The poor life of the last mammoth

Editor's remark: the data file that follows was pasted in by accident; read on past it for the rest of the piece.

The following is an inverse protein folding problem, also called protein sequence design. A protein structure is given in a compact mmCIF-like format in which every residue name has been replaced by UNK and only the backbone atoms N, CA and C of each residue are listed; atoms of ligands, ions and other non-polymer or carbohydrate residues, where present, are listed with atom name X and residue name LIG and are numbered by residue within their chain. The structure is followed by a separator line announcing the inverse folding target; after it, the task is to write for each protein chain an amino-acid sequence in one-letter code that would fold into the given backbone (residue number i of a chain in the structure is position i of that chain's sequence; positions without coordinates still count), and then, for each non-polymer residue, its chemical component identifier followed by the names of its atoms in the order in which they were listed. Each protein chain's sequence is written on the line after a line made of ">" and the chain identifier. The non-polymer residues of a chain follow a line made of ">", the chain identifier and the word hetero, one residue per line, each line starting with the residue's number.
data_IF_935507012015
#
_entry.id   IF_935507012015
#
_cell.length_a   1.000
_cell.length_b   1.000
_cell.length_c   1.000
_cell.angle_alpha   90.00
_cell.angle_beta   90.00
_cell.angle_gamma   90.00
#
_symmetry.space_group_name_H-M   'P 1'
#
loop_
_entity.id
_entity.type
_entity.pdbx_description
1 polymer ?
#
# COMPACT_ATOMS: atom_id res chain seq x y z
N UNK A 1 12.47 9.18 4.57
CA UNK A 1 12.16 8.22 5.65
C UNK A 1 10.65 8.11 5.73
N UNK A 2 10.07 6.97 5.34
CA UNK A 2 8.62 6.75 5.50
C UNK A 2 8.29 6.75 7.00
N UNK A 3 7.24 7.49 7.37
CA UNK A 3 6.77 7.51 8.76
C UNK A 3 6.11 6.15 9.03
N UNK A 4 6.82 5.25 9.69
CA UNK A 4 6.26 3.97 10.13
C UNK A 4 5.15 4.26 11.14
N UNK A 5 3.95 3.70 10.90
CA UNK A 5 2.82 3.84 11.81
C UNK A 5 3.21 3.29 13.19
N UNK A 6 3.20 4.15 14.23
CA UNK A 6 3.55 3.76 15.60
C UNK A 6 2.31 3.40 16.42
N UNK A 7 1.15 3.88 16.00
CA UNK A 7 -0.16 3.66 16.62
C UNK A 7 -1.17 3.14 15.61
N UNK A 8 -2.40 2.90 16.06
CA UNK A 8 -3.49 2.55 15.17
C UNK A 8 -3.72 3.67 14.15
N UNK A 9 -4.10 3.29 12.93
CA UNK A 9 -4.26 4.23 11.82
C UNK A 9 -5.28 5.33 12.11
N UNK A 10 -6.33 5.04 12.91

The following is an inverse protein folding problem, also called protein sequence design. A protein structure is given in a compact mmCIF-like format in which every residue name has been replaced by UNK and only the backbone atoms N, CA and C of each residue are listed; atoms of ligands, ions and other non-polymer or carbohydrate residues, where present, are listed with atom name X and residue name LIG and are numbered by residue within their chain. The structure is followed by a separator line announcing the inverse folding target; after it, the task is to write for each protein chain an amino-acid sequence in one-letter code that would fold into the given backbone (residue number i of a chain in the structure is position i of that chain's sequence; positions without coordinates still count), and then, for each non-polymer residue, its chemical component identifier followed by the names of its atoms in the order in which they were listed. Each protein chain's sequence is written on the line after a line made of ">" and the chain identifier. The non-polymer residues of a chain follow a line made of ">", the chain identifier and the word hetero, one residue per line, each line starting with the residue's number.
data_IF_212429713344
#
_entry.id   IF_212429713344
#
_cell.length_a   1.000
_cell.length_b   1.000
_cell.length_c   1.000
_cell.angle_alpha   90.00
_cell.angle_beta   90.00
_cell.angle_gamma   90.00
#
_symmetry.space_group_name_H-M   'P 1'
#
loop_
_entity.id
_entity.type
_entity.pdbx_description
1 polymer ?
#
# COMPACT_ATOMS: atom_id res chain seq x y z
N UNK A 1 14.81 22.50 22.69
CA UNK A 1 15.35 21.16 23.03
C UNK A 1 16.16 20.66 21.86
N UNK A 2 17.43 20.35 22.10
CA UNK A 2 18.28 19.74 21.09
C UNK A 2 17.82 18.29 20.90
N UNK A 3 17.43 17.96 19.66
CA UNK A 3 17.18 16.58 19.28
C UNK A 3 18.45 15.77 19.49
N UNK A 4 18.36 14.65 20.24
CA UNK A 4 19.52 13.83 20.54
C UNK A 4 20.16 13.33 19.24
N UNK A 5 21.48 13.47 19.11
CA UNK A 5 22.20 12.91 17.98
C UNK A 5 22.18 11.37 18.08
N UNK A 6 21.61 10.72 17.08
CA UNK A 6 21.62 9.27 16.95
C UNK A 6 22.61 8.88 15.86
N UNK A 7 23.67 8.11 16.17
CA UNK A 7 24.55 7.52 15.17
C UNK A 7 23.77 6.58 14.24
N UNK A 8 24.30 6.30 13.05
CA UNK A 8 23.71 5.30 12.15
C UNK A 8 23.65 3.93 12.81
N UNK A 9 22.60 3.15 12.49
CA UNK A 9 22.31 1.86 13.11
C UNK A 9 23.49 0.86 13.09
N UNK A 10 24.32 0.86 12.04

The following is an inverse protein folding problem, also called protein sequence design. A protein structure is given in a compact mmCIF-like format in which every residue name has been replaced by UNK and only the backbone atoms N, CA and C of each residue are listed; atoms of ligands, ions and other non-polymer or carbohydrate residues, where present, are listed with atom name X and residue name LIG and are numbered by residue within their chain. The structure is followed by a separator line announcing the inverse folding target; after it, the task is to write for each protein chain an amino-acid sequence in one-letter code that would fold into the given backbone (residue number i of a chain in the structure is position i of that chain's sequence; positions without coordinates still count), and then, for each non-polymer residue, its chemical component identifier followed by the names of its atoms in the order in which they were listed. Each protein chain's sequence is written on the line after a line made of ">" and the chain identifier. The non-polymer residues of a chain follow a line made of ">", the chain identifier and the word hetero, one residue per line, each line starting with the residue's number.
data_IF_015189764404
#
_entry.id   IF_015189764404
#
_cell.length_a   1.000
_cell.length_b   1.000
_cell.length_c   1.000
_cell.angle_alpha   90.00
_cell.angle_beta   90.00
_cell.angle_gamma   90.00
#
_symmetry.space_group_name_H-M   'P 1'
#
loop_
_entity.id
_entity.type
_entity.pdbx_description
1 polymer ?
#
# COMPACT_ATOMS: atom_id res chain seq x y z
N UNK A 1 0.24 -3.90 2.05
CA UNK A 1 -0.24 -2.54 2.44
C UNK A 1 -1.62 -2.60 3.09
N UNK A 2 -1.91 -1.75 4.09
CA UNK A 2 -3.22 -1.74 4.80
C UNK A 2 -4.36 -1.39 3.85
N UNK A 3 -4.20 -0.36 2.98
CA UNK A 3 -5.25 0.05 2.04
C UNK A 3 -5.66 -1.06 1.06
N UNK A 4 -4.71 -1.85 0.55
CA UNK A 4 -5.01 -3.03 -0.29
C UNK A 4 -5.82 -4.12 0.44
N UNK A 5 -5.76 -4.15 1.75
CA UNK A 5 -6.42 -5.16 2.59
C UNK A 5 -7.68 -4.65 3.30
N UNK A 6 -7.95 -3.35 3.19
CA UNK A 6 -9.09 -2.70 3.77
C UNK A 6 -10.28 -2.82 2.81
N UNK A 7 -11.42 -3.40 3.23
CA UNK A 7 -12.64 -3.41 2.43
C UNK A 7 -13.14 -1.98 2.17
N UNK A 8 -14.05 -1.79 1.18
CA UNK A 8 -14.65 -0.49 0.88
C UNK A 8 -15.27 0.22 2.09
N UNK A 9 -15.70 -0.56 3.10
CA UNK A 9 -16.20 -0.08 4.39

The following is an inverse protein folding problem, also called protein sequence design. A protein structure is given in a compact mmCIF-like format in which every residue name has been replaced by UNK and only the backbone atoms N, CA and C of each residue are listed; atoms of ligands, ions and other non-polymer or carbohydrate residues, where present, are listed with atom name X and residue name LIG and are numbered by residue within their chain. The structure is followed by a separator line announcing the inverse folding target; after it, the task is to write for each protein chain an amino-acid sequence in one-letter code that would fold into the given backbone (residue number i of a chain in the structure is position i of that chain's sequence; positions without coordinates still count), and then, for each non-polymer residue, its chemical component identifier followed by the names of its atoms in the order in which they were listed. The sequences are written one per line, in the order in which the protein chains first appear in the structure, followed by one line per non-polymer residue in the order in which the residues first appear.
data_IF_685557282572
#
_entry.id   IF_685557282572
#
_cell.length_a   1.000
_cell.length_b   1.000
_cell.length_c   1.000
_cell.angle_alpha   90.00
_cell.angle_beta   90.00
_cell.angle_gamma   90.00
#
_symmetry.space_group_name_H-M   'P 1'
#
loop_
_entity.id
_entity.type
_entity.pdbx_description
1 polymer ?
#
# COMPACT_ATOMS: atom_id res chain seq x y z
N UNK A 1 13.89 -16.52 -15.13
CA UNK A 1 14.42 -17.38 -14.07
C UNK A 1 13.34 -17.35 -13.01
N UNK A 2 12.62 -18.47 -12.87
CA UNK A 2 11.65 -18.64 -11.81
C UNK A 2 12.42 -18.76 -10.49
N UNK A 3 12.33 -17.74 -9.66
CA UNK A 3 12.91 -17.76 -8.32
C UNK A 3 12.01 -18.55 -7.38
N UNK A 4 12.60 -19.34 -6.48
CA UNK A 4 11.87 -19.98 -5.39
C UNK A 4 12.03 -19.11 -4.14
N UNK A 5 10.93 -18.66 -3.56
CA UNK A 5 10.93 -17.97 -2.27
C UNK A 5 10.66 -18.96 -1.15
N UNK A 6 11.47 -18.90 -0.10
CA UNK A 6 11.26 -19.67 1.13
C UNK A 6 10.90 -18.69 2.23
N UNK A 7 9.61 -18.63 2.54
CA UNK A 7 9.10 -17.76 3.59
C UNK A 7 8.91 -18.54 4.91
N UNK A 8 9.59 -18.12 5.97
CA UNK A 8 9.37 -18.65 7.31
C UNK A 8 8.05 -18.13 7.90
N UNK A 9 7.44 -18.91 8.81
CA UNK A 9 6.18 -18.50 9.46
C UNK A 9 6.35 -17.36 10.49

Love Daléns team in Stockholm (they are basically on the other side of the road from us) have sequenced and published much mammoth DNA, and not least from Wrangel. Rogers and Slatkin used some of that data and just recently published a super-interesting study (here is a popular version of the paper , and here is the actual paper) on the genetic melt-down in the last of these beasts. Wrangel sustained a small population of mammoths for millenias after they went extinct on mainland-Siberia. But for every generation the inbreeding increased, and the last once on Wrangel expressed some heavy inbreeding-depression. These were some sick mammoths that lived off the coast of Siberia a few thousand years ago. The study is interesting not least because it shows what heavy inbreeding can do to a species, a good piece of knowledge to keep in mind when we are discussing conservational measures for some of the mammals that are on the brink of extinction today.